United Airlines briefly grounded all flights after a technical glitch hit its computer system Wednesday morning, but the issue has since been resolved, the Federal Aviation Administration says.
The airline has a major hub in Chicago and services flights to a number of cities out of the Twin Cities, including Chicago, Denver, Washington D.C., New York and others. United also has service from Duluth to Chicago, and flights from Fargo, North Dakota, to Denver and Chicago.
The problem was reported shortly before 8 a.m. and caused issues for both United and its feeder airlines, such as United Express, CNN reports. By 8:20 a.m., the feeder airlines had been released from the ground stop.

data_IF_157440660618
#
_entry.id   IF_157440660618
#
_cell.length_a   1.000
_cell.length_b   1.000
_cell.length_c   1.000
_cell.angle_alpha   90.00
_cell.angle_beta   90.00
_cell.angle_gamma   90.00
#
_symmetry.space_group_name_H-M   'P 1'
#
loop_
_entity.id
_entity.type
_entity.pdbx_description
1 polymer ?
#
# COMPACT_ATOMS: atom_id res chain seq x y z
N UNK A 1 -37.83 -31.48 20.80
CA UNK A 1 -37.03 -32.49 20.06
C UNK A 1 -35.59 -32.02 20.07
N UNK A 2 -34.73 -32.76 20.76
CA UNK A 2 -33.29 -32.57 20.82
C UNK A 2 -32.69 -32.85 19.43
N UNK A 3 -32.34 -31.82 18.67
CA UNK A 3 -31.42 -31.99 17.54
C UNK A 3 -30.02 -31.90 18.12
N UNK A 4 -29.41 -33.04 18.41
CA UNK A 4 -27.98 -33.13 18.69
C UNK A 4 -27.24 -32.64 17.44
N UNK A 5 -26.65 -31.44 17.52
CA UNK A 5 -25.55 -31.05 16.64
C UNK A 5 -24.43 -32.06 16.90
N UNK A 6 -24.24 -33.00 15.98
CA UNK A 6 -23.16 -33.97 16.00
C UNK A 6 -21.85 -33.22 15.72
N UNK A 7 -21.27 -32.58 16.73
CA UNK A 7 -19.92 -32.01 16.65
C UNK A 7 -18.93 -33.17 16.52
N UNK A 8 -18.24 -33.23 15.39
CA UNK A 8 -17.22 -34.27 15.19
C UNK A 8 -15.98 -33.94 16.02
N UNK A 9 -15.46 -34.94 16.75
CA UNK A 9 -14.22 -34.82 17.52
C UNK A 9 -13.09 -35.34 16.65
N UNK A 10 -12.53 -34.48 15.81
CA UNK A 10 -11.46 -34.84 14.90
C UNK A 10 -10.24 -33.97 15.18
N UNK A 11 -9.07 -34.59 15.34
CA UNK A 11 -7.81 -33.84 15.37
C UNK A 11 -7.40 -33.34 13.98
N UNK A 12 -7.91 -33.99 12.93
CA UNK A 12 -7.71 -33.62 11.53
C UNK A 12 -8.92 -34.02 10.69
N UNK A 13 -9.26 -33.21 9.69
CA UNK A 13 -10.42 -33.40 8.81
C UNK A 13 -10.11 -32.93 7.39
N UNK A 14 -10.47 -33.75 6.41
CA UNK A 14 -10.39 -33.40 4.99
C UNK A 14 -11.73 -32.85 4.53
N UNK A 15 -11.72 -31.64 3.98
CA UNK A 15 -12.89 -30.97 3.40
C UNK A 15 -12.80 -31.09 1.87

Just before 9 a.m., the FAA canceled the ground stop for the remaining United flights.
Minneapolis-St. Paul International Airport spokesman Pat Hogan told FOX 9 that the glitch didn't appear to delay any flights in the Twin Cities.
However, at MSP and airports around the country, reports noted there were crowds of people waiting in long lines Wednesday morning. Some passengers also reported issues with downloading mobile boarding passes and checking baggage, reports note.
At Hector International Airport in Fargo, the issues caused at least one flight to be delayed for about an hour, with airport officials noting passengers could encounter some travel delays throughout the day as a result of the computer glitch, Forum News notes.
About 3,500 flights were affected during the system problems, NBC News says, and about 235 domestic and 138 international destinations are expected to experience delays throughout the day as a result of the glitch, especially at the airline's major hubs.
Some tweeted their frustration with the delays, while others made light of the situation.